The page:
According to the Centers for Disease Control and Prevention, a full half of adults over 65 have osteoarthritis. And while it’s common, it’s not inevitable. Whether you’ve already been diagnosed with arthritis or are simply looking to avoid it, here are things you can do to protect your joints and preserve your mobility.
Unfortunately for many people with multiple health issues, such as diabetes, joint pain may take a back seat. “Health care providers may not ask about it, or the person with the problem thinks it’s just a normal part of aging,” says Joanne Jordan, M.D., M.P.H., former director of the Thurston Arthritis Research Center at the University of North Carolina in Chapel Hill. However, caring for your joints may play an important role in getting and keeping your other health conditions in control. According to Jordan, arthritis in the knees and hips is very likely to interfere with the ability to exercise. Being unable to exercise can interfere with your efforts to control weight, glucose, blood pressure and cholesterol.
Consider physical therapy
Ask your health care provider to refer you to a physical therapist. “Muscles can get very weak, even before you’re experiencing discomfort,” Jordan says. Engaging in regular strength exercises, also called resistance training, may ease your pain, allowing you to perform everyday activities more easily. “Have the goals you’d like to achieve with physical therapy set for your appointment,” she says. “Be emphatic about what you can’t currently do that you’d like to be able to do.”
Try to lose weight
Shedding any amount of weight takes pressure off joints and may lower blood glucose. Being just 10 pounds overweight increases the force on your knees by 30–60 pounds. If you have been diagnosed with prediabetes or type 2 diabetes, take some steps to lose just 5–10 percent of your current body weight. This seemingly small amount of weight loss can lower blood glucose levels and blood pressure, and improve cholesterol. For people with prediabetes, losing a small amount of weight has been shown to reverse or slow the progression from prediabetes to type 2.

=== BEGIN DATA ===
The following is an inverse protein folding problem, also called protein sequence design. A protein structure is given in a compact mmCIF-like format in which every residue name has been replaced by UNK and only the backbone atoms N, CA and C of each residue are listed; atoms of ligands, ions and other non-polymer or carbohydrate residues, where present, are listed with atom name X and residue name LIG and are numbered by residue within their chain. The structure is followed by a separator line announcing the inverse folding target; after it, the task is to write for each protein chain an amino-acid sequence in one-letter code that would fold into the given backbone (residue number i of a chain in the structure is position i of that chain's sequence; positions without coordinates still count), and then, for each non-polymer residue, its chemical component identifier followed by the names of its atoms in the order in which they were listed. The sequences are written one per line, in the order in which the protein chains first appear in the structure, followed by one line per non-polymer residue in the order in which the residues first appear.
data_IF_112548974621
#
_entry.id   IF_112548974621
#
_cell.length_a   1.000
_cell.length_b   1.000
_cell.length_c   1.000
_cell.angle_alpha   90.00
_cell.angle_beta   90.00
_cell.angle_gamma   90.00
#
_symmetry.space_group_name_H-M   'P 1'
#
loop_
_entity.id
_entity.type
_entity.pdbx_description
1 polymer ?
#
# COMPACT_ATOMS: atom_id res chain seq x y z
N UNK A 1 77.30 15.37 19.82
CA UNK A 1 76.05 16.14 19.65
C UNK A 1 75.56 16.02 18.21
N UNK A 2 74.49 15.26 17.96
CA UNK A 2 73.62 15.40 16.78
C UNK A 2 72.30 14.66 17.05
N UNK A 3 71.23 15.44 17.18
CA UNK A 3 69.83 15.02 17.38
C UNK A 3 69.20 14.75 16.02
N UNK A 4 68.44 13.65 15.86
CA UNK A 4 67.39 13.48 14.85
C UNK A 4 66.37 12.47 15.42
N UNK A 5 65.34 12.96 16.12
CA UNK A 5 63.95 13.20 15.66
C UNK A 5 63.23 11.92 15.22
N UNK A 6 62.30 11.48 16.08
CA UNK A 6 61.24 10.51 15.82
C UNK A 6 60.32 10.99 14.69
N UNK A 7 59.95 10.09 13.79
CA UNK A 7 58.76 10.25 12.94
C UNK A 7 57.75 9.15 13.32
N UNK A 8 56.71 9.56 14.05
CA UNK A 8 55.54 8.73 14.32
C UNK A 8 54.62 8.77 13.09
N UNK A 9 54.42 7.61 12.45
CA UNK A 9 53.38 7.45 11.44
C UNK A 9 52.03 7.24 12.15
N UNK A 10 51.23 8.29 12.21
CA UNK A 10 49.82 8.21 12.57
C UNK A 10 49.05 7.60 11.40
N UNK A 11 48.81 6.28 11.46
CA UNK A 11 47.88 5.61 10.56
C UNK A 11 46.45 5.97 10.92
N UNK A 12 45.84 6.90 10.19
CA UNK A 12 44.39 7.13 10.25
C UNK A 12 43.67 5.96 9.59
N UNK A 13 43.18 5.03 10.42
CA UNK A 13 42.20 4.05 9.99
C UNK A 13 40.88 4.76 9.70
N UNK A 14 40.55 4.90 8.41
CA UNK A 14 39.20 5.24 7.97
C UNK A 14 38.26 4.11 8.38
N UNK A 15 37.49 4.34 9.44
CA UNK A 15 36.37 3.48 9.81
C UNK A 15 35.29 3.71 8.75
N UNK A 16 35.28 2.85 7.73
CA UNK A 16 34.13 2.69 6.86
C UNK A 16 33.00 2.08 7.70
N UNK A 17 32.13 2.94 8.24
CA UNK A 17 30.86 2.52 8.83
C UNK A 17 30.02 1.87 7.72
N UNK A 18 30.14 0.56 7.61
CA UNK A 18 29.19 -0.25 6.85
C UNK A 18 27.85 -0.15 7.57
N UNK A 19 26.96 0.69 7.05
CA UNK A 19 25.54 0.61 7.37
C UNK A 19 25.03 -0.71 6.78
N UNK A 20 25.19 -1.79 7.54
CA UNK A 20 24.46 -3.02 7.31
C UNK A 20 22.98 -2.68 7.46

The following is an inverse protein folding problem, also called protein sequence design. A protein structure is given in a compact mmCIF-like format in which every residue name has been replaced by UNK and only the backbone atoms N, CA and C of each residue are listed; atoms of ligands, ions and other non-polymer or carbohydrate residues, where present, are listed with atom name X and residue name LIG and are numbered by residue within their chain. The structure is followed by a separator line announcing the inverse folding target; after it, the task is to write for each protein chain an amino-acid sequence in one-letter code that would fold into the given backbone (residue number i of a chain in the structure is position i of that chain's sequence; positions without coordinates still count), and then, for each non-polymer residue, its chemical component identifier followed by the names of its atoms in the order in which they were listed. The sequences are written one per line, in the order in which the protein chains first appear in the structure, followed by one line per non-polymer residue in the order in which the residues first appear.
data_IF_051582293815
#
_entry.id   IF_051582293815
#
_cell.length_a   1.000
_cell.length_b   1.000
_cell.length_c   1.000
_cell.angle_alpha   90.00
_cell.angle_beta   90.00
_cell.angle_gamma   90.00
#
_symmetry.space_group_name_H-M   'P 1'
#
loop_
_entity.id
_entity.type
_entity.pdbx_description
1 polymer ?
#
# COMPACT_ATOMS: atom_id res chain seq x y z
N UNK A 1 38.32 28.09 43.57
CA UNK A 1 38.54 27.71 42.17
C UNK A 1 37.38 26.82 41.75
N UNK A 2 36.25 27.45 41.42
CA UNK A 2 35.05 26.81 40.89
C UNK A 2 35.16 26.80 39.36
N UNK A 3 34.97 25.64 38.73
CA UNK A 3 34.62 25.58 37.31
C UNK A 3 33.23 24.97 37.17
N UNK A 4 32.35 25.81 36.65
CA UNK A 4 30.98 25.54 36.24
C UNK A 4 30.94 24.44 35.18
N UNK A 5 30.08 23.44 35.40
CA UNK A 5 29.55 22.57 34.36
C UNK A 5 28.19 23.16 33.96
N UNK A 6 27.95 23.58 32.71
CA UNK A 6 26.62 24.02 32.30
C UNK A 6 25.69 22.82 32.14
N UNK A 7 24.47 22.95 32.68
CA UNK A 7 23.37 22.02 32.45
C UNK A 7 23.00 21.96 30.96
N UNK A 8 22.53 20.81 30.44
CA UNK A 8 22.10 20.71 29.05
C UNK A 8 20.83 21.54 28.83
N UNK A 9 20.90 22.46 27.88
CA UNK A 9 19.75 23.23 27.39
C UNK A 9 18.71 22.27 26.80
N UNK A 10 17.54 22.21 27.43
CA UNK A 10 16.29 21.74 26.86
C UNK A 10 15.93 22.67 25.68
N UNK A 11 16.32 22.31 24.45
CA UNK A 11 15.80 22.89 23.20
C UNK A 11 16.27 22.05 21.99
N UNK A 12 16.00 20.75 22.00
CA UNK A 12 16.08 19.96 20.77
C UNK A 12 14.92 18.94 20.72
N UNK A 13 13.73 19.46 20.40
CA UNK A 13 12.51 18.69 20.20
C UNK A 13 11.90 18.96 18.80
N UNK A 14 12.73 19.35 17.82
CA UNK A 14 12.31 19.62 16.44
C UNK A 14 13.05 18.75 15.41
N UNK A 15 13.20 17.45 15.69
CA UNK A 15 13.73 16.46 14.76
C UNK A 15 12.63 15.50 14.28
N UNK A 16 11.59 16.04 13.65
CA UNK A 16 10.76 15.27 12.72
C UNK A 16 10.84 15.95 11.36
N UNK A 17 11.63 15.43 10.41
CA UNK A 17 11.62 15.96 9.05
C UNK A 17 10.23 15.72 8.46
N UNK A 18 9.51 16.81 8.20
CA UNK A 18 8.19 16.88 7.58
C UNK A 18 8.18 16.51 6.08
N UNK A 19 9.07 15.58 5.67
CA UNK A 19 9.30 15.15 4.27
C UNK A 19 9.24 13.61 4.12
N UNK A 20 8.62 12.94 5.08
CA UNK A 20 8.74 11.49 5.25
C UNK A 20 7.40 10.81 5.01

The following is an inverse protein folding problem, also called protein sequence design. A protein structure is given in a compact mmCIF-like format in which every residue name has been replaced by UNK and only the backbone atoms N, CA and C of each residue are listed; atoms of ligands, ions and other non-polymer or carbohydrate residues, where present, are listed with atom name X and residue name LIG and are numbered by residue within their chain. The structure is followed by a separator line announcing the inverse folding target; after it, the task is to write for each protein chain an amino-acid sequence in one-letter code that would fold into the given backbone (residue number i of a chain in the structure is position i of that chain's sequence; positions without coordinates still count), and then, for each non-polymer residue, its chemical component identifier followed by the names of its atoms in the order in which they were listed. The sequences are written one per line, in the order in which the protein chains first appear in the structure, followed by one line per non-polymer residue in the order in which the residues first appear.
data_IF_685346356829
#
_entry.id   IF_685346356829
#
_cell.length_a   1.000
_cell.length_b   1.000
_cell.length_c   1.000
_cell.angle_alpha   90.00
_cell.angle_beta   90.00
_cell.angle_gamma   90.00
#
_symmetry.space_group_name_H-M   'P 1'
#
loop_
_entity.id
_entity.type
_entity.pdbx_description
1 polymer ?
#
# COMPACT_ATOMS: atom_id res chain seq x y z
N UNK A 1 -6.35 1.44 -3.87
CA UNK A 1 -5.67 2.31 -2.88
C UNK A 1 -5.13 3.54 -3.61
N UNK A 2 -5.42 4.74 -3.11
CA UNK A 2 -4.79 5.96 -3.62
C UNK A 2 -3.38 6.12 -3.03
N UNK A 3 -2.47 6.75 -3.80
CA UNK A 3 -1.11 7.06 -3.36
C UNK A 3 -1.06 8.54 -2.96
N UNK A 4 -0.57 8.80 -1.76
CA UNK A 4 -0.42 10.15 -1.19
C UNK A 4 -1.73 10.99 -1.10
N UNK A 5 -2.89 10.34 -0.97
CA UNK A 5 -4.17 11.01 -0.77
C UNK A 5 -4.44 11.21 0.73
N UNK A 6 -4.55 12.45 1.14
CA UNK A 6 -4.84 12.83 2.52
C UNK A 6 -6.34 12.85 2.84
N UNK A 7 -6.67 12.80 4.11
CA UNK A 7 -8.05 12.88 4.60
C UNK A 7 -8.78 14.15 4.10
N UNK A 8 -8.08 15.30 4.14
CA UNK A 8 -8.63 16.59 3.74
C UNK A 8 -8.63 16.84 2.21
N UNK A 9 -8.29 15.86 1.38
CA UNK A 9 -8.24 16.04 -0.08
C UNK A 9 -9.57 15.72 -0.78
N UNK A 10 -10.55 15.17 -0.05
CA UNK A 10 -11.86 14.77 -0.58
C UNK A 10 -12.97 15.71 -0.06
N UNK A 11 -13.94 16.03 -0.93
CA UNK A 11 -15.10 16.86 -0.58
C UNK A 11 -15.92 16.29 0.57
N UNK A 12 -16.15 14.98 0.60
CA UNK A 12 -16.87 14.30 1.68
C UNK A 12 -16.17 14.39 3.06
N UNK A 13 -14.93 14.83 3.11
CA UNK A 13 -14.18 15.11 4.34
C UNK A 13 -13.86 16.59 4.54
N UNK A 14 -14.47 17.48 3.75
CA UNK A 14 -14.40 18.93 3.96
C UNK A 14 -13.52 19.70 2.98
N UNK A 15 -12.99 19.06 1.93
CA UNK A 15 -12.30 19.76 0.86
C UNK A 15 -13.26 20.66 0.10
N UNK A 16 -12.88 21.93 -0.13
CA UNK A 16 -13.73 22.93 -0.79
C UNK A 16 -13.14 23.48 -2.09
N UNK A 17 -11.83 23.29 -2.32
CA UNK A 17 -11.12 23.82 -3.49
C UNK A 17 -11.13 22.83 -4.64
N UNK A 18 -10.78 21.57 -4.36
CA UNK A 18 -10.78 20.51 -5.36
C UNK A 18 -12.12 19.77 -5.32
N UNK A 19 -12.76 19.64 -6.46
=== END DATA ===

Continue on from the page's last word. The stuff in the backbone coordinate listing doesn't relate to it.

Get off the couch
Nearly one-third of people with type 2 diabetes and arthritis are inactive, compared with 21 percent of people who have only diabetes and 17 percent of people with only arthritis, according to the CDC. But being physically active is one of the best actions you can take to treat both conditions: moving your joints combats the pain and stiffness of arthritis, and if you engage in enough physical activity, it can help lower blood sugar and assist with weight loss.
A small study published in the November 2013 issue of the journal Radiology shows that exercise may benefit people with type 2 diabetes—even if they don’t make any other lifestyle changes. This is because exercise reduces harmful fat around the heart and liver, and it decreases insulin resistance and improves insulin sensitivity early in the disease process. The American Diabetes Association recommends 150 minutes of aerobic exercise per week, which can include biking, walking, swimming and more, and resistance training at least twice a week, such as using weights or resistance bands.
Eat healthful foods
Choosing healthful foods, including low-fat dairy foods, whole grains, legumes, fruits and vegetables, and consuming the right amount of calories is key to managing diabetes and may also alleviate joint pain. An eating plan that emphasizes vegetables, fish and whole grains and includes healthful fats, such as liquid vegetable oils, nuts and fats in oily fish, is a good place to start. Plant-based whole-food diets that rely on unsaturated fats—especially omega-3 fatty acids contained in fish—may help reduce pain
Manage your meds
Treatment can be tricky. Steroids like prednisone, which are often used to treat rheumatoid arthritis, increase the risk for type 2 diabetes. But other diabetes drugs, such as hydroxychloroquine (Plaquenil), and medications in a group known as tumor necrosis factor blockers, such as infliximab (Remicade) and adalimumab (Humira), have been shown to improve glucose tolerance and prevent type 2 diabetes. A 2013 study found that A1C levels were 37 percent lower in a group of subjects taking salsalate, a nonsteroidal anti-inflammatory medication, compared with people not on the drug. Work closely with your health care provider to choose the right drugs.
Beware of surgical complications
If your joint damage leads to the need for surgery, such as arthroscopy or joint replacement, it’s wise to have your blood sugar in good control before and after the procedure to enhance your ability to heal. People with elevated glucose tend to heal more slowly and face higher cardiac risks prior to and following surgery.
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